The impressive progress that some countries, such as Korea, have made in improving the skills of their population over successive generations shows what can be achieved. These countries have established systems that combine high-quality initial education with opportunities and incentives for the entire population to continue to develop proficiency in reading and numeracy skills, whether outside work or at the workplace, after initial education and training are completed
• Make sure all children have a strong start in education.
PISA results show that investing in high-quality early childhood education and initial schooling, particularly for children from socio-economically disadvantaged backgrounds, can help to ensure that all children start strong and become effective learners.
• Allow workers to adapt their learning to their lives
Programmes to enhance adult literacy need to be relevant to users and flexible enough, both in content and in how they are delivered (part-time, flexible hours, convenient location), to adapt to adults’ needs. Distance learning and open educational resources also allow users to adapt their learning to their lives
• Identify those most at risk of poor literacy proficiency.
The most disadvantaged adults need to be not only offered, but also encouraged, to improve their proficiency. This means identifying low-skilled adults who require support, particularly foreign-language immigrants, older adults and those from disadvantaged backgrounds, and providing them with learning opportunities tailored to their needs. This is likely to require innovative approaches and significant community engagement.
• Show how adults can benefit from better skills.
More adults will be tempted to invest in education and training if the benefits of improving their skills are made apparent to them. For example, governments can provide better information about the economic benefits, including wages net of taxes, employment and productivity, and non-economic benefits, including self-esteem and increased social interaction, of adult learning.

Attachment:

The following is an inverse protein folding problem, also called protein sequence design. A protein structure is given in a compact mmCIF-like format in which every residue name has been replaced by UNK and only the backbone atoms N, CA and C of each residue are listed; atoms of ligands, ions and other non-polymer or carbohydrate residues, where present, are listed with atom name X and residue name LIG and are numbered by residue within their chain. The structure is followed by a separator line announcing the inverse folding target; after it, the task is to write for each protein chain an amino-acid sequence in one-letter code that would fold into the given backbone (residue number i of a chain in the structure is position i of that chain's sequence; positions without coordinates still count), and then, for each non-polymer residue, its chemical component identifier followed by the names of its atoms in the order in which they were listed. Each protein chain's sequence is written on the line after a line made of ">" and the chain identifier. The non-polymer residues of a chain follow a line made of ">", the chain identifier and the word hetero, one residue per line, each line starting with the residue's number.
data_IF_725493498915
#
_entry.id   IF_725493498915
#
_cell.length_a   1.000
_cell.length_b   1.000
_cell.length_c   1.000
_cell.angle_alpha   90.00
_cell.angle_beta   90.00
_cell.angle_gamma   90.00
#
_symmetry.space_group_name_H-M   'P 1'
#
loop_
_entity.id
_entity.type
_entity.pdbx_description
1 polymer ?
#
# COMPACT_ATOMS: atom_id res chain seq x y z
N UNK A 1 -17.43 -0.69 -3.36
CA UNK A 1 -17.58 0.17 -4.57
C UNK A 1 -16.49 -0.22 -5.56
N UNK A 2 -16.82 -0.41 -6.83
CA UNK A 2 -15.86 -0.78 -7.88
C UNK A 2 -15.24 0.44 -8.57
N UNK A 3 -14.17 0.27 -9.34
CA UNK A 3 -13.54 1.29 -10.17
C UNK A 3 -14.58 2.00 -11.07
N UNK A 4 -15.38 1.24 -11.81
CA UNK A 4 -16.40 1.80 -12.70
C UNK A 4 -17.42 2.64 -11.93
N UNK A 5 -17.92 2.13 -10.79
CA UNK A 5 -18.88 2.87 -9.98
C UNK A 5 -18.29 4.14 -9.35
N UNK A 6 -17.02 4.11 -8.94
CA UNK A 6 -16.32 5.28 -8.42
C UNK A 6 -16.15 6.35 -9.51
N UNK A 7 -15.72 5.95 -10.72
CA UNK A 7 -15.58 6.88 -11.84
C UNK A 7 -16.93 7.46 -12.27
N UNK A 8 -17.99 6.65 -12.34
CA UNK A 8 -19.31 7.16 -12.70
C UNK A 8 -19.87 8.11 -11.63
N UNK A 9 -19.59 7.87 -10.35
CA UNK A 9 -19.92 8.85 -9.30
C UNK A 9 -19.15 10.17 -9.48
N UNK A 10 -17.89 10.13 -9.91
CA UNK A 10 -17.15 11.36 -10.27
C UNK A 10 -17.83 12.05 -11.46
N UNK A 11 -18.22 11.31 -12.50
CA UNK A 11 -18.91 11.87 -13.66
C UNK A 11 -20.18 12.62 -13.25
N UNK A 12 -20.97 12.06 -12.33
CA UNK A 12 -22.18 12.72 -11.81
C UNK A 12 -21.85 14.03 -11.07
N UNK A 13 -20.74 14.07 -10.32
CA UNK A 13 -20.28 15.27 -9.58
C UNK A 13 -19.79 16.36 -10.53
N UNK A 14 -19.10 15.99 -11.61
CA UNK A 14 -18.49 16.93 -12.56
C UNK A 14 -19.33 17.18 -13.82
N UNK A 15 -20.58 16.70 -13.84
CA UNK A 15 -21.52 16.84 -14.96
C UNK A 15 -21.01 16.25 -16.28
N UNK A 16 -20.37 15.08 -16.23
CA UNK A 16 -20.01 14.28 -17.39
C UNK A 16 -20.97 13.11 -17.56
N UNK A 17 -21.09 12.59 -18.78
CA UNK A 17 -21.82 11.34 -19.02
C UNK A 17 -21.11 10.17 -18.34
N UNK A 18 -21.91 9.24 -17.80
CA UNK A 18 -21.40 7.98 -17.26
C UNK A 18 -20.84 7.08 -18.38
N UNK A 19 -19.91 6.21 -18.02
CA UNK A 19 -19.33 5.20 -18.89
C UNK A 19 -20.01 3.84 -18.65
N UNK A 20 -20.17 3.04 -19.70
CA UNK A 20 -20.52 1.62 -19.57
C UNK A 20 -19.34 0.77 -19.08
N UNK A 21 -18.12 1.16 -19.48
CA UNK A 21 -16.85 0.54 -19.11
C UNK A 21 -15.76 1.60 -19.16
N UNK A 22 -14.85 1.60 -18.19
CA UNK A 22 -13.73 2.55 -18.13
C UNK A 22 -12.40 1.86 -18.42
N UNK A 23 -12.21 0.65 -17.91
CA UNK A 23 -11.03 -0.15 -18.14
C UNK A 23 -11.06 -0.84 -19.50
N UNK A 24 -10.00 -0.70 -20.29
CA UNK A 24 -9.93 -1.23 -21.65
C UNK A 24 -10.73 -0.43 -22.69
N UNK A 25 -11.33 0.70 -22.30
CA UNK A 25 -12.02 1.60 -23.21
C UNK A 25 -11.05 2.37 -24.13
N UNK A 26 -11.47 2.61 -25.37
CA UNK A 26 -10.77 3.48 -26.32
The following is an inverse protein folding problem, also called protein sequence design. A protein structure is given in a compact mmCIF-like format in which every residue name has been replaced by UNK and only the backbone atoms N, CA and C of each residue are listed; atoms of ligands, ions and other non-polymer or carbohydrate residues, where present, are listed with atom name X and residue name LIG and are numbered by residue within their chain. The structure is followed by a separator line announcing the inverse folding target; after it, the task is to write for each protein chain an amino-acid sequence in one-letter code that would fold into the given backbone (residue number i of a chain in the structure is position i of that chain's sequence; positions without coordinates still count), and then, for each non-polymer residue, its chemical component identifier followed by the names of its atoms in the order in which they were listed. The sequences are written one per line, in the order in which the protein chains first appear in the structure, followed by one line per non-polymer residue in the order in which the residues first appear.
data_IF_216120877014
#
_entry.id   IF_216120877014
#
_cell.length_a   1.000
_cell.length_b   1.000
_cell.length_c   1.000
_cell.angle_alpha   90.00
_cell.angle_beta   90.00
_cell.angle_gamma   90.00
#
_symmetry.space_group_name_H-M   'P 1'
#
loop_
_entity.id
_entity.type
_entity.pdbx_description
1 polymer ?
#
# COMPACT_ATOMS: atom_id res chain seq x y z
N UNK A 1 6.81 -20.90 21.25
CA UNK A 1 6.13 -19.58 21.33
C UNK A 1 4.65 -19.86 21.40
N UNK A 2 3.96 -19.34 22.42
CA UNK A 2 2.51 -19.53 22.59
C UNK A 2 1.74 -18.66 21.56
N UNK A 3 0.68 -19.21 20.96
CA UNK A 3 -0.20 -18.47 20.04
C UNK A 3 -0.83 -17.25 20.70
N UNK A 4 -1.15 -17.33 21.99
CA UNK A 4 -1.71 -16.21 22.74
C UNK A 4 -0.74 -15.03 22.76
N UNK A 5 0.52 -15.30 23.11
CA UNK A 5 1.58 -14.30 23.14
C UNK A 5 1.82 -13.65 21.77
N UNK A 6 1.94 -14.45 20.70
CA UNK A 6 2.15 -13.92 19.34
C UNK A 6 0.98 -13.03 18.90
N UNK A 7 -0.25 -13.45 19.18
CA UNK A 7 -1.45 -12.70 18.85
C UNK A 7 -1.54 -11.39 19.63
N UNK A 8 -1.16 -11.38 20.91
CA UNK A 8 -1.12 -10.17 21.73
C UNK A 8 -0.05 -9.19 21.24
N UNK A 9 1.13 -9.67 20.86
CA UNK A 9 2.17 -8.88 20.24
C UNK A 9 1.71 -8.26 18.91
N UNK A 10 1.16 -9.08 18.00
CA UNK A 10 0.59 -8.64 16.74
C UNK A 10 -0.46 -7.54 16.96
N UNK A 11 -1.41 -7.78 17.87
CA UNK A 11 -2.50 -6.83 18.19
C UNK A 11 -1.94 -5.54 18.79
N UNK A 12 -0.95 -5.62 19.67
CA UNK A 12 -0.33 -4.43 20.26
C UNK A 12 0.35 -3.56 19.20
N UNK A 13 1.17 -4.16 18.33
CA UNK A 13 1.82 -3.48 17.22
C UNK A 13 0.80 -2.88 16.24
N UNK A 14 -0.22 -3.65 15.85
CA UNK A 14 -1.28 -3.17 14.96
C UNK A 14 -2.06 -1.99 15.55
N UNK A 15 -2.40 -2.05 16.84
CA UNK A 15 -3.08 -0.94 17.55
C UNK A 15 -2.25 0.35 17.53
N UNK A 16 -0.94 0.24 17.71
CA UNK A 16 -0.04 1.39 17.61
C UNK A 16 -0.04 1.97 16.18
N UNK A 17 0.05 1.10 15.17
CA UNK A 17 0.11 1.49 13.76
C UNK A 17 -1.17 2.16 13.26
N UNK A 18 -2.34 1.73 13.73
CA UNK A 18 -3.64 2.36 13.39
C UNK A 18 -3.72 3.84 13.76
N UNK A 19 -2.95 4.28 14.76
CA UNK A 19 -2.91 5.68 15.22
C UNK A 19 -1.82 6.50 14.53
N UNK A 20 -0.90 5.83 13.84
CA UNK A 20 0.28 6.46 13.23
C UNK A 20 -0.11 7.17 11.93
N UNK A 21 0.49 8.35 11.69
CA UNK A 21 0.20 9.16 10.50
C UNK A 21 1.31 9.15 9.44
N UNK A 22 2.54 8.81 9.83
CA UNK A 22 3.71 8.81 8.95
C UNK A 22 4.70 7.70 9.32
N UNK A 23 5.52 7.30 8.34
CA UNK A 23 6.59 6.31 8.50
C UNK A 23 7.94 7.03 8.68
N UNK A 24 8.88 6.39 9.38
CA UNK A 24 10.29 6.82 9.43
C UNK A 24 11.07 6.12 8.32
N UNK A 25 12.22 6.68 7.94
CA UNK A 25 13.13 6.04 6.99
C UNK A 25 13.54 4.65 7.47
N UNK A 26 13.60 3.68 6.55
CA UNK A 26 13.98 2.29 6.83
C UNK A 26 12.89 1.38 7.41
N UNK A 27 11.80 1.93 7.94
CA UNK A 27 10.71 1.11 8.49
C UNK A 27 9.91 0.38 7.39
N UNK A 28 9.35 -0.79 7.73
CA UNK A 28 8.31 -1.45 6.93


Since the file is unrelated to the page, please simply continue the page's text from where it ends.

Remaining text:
• Provide easy-to-find information about adult education activities.
Less-educated individuals tend to be less aware of education and training opportunities, and may find the available information confusing. A combination of easily searchable, up-to-date online information and personal guidance and counselling services to help individuals define their own training needs and identify the appropriate programmes has often made a real difference.
Results from the Survey of Adult Skills underscore the need to move from a reliance on initial education towards fostering lifelong learning. Seeing literacy as a tool to be honed over an individual’s lifetime will also help countries to better balance the allocation of resources to maximise both economic and social outcomes.
Follow the digital dialogue: How can WE better advance literacy for all and make this the #AgeOfLiteracy?
Leaders for Literacy Day
Survey of Adult Skills
PISA 2012 Key Findings
PISA in Focus No. 1: Does participation in pre-primary education translate into better learning outcomes at school?
PISA in Focus No. 40: Does pre-primary education reach those who need it most?
Chart Source: © OECD Skilled for Life: Key Findings from the Survey of Adult Skills